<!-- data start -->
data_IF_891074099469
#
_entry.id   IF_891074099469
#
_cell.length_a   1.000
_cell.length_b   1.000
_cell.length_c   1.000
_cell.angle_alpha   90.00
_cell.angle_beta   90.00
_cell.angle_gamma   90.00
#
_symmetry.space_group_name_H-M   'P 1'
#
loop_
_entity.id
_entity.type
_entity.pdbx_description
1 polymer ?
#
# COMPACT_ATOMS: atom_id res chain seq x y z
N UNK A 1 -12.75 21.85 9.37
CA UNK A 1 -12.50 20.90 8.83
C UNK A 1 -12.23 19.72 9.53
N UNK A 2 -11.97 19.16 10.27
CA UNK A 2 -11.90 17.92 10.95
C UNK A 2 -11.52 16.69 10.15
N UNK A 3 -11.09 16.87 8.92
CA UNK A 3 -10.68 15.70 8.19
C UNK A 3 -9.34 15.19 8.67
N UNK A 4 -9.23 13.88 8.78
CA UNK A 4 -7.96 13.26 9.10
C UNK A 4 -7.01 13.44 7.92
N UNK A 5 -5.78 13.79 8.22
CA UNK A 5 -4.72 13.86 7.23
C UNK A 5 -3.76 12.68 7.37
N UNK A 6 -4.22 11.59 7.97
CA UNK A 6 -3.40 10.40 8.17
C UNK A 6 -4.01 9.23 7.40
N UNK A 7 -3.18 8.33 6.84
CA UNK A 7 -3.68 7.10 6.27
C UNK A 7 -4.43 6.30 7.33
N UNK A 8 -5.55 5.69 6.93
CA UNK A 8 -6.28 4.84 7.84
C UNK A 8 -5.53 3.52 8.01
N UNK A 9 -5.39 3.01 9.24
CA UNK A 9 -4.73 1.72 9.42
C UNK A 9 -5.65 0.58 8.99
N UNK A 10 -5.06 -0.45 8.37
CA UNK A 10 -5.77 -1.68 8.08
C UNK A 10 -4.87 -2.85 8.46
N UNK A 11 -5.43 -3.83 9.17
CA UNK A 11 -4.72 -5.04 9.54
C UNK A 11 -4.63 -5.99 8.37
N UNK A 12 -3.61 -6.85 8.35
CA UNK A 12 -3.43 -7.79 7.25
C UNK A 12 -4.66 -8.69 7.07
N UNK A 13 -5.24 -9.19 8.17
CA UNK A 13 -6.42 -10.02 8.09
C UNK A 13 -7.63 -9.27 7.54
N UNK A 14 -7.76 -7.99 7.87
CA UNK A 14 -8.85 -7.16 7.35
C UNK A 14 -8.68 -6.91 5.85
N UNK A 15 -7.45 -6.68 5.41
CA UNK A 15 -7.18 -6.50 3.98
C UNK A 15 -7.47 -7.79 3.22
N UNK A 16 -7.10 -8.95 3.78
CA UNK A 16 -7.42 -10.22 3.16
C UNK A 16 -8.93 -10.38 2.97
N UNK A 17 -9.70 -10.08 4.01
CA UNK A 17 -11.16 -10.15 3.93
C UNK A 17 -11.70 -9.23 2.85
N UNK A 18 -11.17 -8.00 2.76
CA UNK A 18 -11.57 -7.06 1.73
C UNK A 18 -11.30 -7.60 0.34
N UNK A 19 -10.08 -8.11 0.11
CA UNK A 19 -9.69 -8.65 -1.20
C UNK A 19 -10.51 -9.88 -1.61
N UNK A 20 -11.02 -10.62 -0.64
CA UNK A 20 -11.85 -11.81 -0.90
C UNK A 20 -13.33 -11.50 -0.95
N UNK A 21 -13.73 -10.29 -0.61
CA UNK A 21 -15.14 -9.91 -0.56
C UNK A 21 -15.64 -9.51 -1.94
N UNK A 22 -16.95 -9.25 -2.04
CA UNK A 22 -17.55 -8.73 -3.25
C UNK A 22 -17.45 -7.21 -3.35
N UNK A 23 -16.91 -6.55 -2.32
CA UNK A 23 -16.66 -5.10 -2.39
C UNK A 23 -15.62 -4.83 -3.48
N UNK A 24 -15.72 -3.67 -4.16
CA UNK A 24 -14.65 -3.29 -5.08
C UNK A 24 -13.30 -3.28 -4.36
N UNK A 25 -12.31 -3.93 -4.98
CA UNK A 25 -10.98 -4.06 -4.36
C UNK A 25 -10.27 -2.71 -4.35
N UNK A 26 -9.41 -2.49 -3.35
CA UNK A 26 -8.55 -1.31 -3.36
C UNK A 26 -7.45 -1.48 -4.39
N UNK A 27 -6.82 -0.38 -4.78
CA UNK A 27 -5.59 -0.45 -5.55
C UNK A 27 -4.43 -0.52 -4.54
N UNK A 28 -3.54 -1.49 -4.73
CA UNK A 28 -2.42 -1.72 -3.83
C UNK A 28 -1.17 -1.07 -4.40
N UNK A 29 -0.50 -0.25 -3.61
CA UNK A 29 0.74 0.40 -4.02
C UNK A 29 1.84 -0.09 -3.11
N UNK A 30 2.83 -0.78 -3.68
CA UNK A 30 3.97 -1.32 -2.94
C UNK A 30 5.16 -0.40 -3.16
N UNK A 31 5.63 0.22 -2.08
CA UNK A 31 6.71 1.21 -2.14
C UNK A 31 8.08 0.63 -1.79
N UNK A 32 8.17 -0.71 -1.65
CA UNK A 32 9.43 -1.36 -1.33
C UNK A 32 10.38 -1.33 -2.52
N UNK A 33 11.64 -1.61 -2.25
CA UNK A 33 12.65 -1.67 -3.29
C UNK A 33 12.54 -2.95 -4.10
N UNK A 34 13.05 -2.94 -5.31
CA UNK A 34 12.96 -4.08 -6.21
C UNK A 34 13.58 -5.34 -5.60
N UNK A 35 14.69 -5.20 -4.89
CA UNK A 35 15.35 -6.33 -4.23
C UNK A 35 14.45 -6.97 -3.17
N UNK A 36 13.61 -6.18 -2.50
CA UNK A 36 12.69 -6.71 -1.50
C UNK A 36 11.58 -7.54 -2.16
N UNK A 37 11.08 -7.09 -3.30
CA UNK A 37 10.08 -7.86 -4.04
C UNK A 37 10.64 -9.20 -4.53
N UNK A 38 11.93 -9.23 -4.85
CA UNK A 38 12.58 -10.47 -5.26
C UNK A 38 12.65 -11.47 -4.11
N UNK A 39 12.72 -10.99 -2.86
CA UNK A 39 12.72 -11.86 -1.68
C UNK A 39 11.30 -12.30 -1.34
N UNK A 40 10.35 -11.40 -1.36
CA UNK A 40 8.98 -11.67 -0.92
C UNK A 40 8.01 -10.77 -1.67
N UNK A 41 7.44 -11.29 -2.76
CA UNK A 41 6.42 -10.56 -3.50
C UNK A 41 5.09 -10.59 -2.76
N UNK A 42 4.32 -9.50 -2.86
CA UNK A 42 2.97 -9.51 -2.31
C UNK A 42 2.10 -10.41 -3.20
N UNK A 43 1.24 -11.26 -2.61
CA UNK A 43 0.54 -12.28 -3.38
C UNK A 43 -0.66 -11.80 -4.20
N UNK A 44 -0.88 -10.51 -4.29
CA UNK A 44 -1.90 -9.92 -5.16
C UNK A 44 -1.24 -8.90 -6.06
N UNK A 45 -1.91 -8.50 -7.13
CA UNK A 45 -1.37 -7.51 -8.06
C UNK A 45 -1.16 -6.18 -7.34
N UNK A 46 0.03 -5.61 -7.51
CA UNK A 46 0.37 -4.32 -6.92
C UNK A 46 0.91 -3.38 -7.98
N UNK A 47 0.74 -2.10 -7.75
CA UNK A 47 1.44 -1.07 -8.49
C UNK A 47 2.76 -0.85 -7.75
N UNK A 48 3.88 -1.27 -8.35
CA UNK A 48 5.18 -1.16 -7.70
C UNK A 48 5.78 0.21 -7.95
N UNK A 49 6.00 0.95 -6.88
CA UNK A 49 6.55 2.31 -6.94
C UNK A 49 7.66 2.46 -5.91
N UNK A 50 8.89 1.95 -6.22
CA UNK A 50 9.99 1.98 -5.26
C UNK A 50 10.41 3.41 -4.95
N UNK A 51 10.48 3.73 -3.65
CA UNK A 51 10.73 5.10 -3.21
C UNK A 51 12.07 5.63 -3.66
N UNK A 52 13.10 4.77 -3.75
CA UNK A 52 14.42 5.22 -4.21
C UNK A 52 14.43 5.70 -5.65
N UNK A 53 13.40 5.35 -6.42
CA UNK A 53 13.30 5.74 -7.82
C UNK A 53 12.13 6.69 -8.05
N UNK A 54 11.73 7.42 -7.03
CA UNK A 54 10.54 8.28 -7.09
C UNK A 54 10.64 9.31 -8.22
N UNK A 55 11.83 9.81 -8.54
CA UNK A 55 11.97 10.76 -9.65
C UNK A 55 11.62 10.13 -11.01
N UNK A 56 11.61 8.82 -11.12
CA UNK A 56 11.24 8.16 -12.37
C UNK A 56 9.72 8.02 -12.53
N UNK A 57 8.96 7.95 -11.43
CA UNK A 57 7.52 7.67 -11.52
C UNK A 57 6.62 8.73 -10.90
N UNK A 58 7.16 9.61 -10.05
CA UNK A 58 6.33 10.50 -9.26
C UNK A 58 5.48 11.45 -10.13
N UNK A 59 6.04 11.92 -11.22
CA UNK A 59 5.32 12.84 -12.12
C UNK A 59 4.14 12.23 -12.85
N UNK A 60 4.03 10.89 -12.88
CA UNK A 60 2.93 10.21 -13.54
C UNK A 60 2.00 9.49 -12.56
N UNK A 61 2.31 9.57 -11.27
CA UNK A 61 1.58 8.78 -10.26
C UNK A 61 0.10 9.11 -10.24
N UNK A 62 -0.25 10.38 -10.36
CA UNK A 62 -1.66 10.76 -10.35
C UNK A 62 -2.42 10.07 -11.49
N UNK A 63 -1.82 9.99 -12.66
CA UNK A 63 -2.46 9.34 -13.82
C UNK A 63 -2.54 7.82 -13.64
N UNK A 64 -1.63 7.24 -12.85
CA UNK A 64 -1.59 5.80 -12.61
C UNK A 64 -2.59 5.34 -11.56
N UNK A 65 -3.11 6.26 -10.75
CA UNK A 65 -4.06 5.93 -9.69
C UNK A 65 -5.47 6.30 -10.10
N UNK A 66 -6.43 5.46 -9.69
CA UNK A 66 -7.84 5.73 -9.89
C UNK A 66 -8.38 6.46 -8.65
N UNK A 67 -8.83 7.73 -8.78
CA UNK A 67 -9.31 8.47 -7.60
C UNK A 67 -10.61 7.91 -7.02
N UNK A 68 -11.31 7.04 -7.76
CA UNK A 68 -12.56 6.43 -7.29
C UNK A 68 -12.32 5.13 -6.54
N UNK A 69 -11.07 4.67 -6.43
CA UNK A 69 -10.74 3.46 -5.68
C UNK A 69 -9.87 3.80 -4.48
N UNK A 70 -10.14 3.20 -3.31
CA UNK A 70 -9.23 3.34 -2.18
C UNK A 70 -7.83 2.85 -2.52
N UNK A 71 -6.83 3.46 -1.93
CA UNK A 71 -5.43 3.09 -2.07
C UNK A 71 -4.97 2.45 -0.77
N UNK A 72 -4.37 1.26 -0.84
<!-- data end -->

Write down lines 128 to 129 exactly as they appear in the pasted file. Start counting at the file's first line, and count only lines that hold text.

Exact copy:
C UNK A 36 11.58 -7.54 -2.16
N UNK A 37 11.08 -7.09 -3.30